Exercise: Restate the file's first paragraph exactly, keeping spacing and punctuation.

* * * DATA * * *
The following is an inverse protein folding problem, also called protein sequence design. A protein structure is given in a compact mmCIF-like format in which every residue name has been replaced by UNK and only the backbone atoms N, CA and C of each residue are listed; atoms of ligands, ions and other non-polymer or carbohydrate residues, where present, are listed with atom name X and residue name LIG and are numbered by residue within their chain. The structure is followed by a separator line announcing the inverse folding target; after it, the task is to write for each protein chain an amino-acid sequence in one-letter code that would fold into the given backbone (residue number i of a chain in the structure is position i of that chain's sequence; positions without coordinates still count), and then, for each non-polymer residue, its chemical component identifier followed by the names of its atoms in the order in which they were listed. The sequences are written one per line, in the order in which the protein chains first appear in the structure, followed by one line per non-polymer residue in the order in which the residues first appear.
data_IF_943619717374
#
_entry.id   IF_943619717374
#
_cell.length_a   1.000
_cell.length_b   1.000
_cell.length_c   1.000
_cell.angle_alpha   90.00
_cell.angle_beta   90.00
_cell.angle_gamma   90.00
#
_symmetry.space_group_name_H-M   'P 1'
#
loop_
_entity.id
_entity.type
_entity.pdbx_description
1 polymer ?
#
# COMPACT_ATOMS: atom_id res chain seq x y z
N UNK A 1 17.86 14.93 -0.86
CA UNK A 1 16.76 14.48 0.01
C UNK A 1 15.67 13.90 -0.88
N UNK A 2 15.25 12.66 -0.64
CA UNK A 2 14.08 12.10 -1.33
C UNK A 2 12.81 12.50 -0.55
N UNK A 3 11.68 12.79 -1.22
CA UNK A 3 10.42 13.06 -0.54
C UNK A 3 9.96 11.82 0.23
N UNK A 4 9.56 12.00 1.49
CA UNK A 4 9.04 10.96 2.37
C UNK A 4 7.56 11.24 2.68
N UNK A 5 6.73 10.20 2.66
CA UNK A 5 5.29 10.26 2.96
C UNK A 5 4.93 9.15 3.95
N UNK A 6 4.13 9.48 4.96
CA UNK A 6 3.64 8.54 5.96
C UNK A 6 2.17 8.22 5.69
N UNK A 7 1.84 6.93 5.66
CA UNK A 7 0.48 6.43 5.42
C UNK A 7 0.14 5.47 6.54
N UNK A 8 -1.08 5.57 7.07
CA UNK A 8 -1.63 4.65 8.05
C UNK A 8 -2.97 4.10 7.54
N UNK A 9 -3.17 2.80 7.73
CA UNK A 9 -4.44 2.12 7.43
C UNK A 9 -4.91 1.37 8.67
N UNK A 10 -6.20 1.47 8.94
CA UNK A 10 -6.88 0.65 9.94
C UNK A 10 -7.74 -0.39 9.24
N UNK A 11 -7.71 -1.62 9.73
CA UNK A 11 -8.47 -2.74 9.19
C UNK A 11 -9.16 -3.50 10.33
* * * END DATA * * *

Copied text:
The following is an inverse protein folding problem, also called protein sequence design. A protein structure is given in a compact mmCIF-like format in which every residue name has been replaced by UNK and only the backbone atoms N, CA and C of each residue are listed; atoms of ligands, ions and other non-polymer or carbohydrate residues, where present, are listed with atom name X and residue name LIG and are numbered by residue within their chain. The structure is followed by a separator line announcing the inverse folding target; after it, the task is to write for each protein chain an amino-acid sequence in one-letter code that would fold into the given backbone (residue number i of a chain in the structure is position i of that chain's sequence; positions without coordinates still count), and then, for each non-polymer residue, its chemical component identifier followed by the names of its atoms in the order in which they were listed. The sequences are written one per line, in the order in which the protein chains first appear in the structure, followed by one line per non-polymer residue in the order in which the residues first appear.